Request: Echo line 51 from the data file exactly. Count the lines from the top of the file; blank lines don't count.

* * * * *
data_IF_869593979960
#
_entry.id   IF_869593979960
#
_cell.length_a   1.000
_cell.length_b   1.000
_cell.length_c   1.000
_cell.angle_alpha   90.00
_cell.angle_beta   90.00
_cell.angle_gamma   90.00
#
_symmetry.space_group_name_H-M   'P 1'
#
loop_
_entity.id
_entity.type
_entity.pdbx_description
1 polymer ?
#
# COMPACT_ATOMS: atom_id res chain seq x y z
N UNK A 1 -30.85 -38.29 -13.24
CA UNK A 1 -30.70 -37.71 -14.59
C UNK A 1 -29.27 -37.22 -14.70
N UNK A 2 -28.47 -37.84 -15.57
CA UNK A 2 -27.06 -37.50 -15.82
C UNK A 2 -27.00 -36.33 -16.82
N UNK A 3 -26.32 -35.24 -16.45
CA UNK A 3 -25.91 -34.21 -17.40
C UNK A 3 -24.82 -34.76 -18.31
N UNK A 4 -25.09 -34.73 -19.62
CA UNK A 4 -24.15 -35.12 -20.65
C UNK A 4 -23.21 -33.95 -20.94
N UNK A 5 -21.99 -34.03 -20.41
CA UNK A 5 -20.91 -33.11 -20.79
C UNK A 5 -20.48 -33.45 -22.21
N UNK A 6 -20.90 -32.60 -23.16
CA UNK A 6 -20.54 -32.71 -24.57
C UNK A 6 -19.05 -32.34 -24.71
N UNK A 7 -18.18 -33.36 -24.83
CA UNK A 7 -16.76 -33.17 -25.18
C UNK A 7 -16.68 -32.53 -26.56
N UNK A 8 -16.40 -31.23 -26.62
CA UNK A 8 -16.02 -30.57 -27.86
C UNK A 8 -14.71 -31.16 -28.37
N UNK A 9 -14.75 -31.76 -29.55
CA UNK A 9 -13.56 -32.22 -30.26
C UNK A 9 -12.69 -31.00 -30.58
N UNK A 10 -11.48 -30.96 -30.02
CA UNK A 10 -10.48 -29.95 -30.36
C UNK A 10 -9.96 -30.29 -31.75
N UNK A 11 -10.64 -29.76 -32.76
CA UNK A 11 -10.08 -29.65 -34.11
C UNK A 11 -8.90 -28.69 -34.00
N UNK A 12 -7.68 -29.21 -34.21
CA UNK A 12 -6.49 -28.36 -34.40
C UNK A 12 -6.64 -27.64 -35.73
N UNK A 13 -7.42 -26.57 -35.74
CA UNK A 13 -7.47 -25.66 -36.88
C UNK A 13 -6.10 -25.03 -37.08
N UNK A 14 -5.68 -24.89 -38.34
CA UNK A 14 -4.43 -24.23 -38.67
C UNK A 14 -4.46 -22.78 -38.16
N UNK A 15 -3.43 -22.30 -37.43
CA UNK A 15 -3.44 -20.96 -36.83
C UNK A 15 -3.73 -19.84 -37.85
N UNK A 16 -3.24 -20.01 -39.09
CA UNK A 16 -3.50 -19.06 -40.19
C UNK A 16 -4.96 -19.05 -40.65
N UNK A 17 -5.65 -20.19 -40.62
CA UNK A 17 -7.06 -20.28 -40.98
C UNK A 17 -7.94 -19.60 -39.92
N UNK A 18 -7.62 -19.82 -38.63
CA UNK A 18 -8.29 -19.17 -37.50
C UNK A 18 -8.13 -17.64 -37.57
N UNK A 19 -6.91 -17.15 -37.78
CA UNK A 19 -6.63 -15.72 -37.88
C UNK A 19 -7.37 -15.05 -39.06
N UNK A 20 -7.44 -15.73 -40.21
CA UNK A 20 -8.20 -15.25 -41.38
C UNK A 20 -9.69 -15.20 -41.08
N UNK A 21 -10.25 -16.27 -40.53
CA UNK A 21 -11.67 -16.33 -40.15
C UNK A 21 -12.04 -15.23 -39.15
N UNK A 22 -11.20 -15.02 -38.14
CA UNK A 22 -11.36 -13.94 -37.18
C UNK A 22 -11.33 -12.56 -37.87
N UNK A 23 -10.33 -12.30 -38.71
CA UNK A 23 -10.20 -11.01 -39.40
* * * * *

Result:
N UNK A 11 -10.64 -29.76 -32.76